Jonah 3:1-10; Luke 10:38-42
When Jonah was sent as a prophet to the people of Nineveh, capital of the evil Assyrian Empire, he did not want to be their prophet, nor did he want God to forgive them when they repented their evil ways. The tale of Jonah is a hyperbolic parable of a prophet's confrontation with the unexpected mercy of God. It is rich with ironic imagery, and set against the backdrop of an entrenched hatred between the people of Israel and their Assyrian oppressors, who destroyed the northern kingdom of Israel in 721 B.C.E.
The Assyrians were noted for their special brand of cruelty against the children of conquered peoples, which included slinging their infants against rocks. Prisoners of war were hideously mutilated, flayed alive, beaten, and deported from their homeland to discourage resistance to Assyrian imperialism. One can imagine that Israel's collective desire for retaliation against such brutal oppressors would have been strong. Cries for vengeance against Israel's enemies are heard in many of the Psalms, understandably painful cries: "Happy the man who shall seize and smash your little ones against the rock!" (Ps. 137:9)
Like Jonah, we are often reluctant to allow God to deal mercifully with our enemies. When all the Ninevites, from the mighty king to the lowliest beast, repented of their evil ways, Jonah sulked outside the city gates, hoping for death. How angry and jealous he must have been at the lavish mercy of God for the enemies of Israel! I have a bit of Jonah's anger and jealousy in my heart when I see how God's mercy can touch and heal those who have hurt me.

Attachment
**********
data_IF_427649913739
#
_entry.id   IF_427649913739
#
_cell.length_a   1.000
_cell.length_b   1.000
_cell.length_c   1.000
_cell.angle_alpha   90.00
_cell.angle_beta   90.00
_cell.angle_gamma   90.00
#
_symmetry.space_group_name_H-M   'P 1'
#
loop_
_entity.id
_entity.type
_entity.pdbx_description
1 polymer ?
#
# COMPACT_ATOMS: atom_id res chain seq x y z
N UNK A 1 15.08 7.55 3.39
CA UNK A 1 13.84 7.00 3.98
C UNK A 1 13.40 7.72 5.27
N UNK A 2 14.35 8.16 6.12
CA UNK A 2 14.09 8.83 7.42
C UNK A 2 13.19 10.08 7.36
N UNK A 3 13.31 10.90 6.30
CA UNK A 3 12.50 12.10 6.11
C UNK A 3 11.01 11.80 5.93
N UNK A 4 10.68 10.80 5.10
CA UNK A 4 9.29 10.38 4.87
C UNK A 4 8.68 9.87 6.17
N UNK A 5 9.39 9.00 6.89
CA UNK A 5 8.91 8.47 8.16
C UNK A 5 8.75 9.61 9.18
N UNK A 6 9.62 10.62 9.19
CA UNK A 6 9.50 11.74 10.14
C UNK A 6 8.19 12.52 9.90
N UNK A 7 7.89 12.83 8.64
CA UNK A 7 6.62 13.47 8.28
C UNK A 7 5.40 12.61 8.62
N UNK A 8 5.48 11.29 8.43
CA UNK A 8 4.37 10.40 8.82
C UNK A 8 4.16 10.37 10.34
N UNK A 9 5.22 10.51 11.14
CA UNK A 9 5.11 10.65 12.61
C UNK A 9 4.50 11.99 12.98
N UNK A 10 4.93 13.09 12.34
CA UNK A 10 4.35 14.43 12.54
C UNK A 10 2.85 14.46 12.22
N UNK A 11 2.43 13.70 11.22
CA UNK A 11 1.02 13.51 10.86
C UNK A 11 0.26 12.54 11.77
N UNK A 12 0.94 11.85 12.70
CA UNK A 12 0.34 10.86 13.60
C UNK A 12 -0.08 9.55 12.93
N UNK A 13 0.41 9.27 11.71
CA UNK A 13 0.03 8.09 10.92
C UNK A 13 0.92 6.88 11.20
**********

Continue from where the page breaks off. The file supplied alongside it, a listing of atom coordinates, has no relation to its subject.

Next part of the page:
The Good News today is that forgiveness, which seems impossible for us at times, is not impossible for God. In the Person of Jesus, God forgives each of us. Jesus' Passion reveals God's own love and forgiveness for both the Romans, who drove the spikes into his flesh, and for Peter, a friend who denied him in his hour of need. We are called to imitate that perfect forgiveness of God, the forgiveness that extends itself to enemies as well as friends, and to develop that habit right in the heart of home and family.
The story of two sisters, Martha and Mary, keeping company with Jesus, teaches me that forgiveness begins at home. Martha and Mary are both servants of Jesus, both busy with hospitality, one providing for his hunger, and one sitting at his feet, hungry for his presence. They both have holy desires and gifts, but it is so typical that one resents the gifts of the other. No doubt Martha's complaint is not about Mary's lack of kitchen etiquette, but about Mary's lavish attention to Jesus. Martha wanted a piece of the holy communion that Mary had with him. Who wouldn't want that?
Those who are closest to us can hurt us the most, so it is in the context of our closest relationships that forgiveness is most necessary. If we are close to God in Jesus, if we are considered God's own beloved children, forgiveness is not optional. Since we must rely on God to forgive us and heal us of our jealousy, we have to be open to the possibility that God will forgive us through others, and others through us. "Forgive us our trespasses, as we forgive those who trespass against us." Today, let our prayer be the Lord's own prayer.
By Laura A. Weber